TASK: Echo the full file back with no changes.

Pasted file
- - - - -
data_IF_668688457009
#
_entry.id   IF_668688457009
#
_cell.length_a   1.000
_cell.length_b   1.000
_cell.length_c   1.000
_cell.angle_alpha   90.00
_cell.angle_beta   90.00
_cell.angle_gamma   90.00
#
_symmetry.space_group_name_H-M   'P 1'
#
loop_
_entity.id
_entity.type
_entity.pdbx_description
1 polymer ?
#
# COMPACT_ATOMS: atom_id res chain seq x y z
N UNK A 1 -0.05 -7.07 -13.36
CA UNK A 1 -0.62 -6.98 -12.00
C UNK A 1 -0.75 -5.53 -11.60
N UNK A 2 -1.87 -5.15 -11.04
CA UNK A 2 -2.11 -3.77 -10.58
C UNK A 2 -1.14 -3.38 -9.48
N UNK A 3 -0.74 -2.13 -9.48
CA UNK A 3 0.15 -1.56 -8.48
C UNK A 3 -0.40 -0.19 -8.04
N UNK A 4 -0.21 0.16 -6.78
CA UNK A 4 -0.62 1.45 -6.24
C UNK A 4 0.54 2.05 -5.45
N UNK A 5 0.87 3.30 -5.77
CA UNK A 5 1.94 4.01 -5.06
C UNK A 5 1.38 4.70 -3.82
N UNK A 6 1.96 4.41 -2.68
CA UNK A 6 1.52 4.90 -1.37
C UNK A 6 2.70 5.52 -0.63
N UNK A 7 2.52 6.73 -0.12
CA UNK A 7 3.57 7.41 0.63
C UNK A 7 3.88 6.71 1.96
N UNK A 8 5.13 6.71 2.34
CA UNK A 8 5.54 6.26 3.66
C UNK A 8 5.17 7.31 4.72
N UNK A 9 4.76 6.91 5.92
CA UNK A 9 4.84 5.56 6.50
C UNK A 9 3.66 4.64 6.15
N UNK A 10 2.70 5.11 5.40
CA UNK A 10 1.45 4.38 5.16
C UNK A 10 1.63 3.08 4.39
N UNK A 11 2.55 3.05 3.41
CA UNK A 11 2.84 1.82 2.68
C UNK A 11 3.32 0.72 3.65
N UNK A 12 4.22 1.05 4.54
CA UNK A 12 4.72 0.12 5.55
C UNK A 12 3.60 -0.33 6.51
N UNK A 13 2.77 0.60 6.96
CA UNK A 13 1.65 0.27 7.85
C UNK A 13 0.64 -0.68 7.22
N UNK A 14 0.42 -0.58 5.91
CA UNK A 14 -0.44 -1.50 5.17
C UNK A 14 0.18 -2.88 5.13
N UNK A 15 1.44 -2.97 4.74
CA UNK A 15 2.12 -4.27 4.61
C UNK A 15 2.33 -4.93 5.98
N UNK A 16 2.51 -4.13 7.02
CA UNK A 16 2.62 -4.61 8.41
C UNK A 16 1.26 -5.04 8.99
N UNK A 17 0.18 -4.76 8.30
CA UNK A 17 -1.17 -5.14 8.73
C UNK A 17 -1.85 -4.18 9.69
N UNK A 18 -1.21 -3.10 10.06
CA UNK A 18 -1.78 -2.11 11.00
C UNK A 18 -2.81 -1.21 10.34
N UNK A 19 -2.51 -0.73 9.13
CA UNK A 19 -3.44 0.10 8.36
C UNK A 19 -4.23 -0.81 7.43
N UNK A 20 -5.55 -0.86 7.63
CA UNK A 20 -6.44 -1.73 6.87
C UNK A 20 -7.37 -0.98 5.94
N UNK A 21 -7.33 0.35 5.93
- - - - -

data_IF_668688457009
#
_entry.id   IF_668688457009
#
_cell.length_a   1.000
_cell.length_b   1.000
_cell.length_c   1.000
_cell.angle_alpha   90.00
_cell.angle_beta   90.00
_cell.angle_gamma   90.00
#
_symmetry.space_group_name_H-M   'P 1'
#
loop_
_entity.id
_entity.type
_entity.pdbx_description
1 polymer ?
#
# COMPACT_ATOMS: atom_id res chain seq x y z
N UNK A 1 -0.05 -7.07 -13.36
CA UNK A 1 -0.62 -6.98 -12.00
C UNK A 1 -0.75 -5.53 -11.60
N UNK A 2 -1.87 -5.15 -11.04
CA UNK A 2 -2.11 -3.77 -10.58
C UNK A 2 -1.14 -3.38 -9.48
N UNK A 3 -0.74 -2.13 -9.48
CA UNK A 3 0.15 -1.56 -8.48
C UNK A 3 -0.40 -0.19 -8.04
N UNK A 4 -0.21 0.16 -6.78
CA UNK A 4 -0.62 1.45 -6.24
C UNK A 4 0.54 2.05 -5.45
N UNK A 5 0.87 3.30 -5.77
CA UNK A 5 1.94 4.01 -5.06
C UNK A 5 1.38 4.70 -3.82
N UNK A 6 1.96 4.41 -2.68
CA UNK A 6 1.52 4.90 -1.37
C UNK A 6 2.70 5.52 -0.63
N UNK A 7 2.52 6.73 -0.12
CA UNK A 7 3.57 7.41 0.63
C UNK A 7 3.88 6.71 1.96
N UNK A 8 5.13 6.71 2.34
CA UNK A 8 5.54 6.26 3.66
C UNK A 8 5.17 7.31 4.72
N UNK A 9 4.76 6.91 5.92
CA UNK A 9 4.84 5.56 6.50
C UNK A 9 3.66 4.64 6.15
N UNK A 10 2.70 5.11 5.40
CA UNK A 10 1.45 4.38 5.16
C UNK A 10 1.63 3.08 4.39
N UNK A 11 2.55 3.05 3.41
CA UNK A 11 2.84 1.82 2.68
C UNK A 11 3.32 0.72 3.65
N UNK A 12 4.22 1.05 4.54
CA UNK A 12 4.72 0.12 5.55
C UNK A 12 3.60 -0.33 6.51
N UNK A 13 2.77 0.60 6.96
CA UNK A 13 1.65 0.27 7.85
C UNK A 13 0.64 -0.68 7.22
N UNK A 14 0.42 -0.58 5.91
CA UNK A 14 -0.44 -1.50 5.17
C UNK A 14 0.18 -2.88 5.13
N UNK A 15 1.44 -2.97 4.74
CA UNK A 15 2.12 -4.27 4.61
C UNK A 15 2.33 -4.93 5.98
N UNK A 16 2.51 -4.13 7.02
CA UNK A 16 2.62 -4.61 8.41
C UNK A 16 1.26 -5.04 8.99
N UNK A 17 0.18 -4.76 8.30
CA UNK A 17 -1.17 -5.14 8.73
C UNK A 17 -1.85 -4.18 9.69
N UNK A 18 -1.21 -3.10 10.06
CA UNK A 18 -1.78 -2.11 11.00
C UNK A 18 -2.81 -1.21 10.34
N UNK A 19 -2.51 -0.73 9.13
CA UNK A 19 -3.44 0.10 8.36
C UNK A 19 -4.23 -0.81 7.43
N UNK A 20 -5.55 -0.86 7.63
CA UNK A 20 -6.44 -1.73 6.87
C UNK A 20 -7.37 -0.98 5.94
N UNK A 21 -7.33 0.35 5.93